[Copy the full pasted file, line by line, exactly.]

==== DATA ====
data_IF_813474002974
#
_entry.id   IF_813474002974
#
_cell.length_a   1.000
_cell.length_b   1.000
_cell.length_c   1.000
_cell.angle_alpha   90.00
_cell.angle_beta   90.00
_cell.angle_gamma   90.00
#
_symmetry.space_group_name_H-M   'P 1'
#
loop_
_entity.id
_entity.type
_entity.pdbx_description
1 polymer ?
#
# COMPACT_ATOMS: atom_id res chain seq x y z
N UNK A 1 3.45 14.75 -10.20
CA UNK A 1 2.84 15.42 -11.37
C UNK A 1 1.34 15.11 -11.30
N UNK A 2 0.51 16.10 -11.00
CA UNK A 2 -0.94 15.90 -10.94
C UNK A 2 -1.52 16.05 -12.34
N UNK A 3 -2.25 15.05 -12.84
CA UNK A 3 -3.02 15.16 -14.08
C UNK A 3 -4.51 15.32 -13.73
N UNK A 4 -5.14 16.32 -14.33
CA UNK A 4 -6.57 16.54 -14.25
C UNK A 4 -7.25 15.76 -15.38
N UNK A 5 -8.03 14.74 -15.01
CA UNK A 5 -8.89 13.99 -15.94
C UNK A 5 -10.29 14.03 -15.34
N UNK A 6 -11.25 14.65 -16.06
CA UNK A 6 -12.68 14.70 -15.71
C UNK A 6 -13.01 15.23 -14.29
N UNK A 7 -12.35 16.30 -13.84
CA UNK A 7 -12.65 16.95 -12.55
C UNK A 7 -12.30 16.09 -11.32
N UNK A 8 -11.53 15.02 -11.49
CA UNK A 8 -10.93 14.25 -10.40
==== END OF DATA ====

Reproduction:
data_IF_813474002974
#
_entry.id   IF_813474002974
#
_cell.length_a   1.000
_cell.length_b   1.000
_cell.length_c   1.000
_cell.angle_alpha   90.00
_cell.angle_beta   90.00
_cell.angle_gamma   90.00
#
_symmetry.space_group_name_H-M   'P 1'
#
loop_
_entity.id
_entity.type
_entity.pdbx_description
1 polymer ?
#
# COMPACT_ATOMS: atom_id res chain seq x y z
N UNK A 1 3.45 14.75 -10.20
CA UNK A 1 2.84 15.42 -11.37
C UNK A 1 1.34 15.11 -11.30
N UNK A 2 0.51 16.10 -11.00
CA UNK A 2 -0.94 15.90 -10.94
C UNK A 2 -1.52 16.05 -12.34
N UNK A 3 -2.25 15.05 -12.84
CA UNK A 3 -3.02 15.16 -14.08
C UNK A 3 -4.51 15.32 -13.73
N UNK A 4 -5.14 16.32 -14.33
CA UNK A 4 -6.57 16.54 -14.25
C UNK A 4 -7.25 15.76 -15.38
N UNK A 5 -8.03 14.74 -15.01
CA UNK A 5 -8.89 13.99 -15.94
C UNK A 5 -10.29 14.03 -15.34
N UNK A 6 -11.25 14.65 -16.06
CA UNK A 6 -12.68 14.70 -15.71
C UNK A 6 -13.01 15.23 -14.29
N UNK A 7 -12.35 16.30 -13.84
CA UNK A 7 -12.65 16.95 -12.55
C UNK A 7 -12.30 16.09 -11.32
N UNK A 8 -11.53 15.02 -11.49
CA UNK A 8 -10.93 14.25 -10.40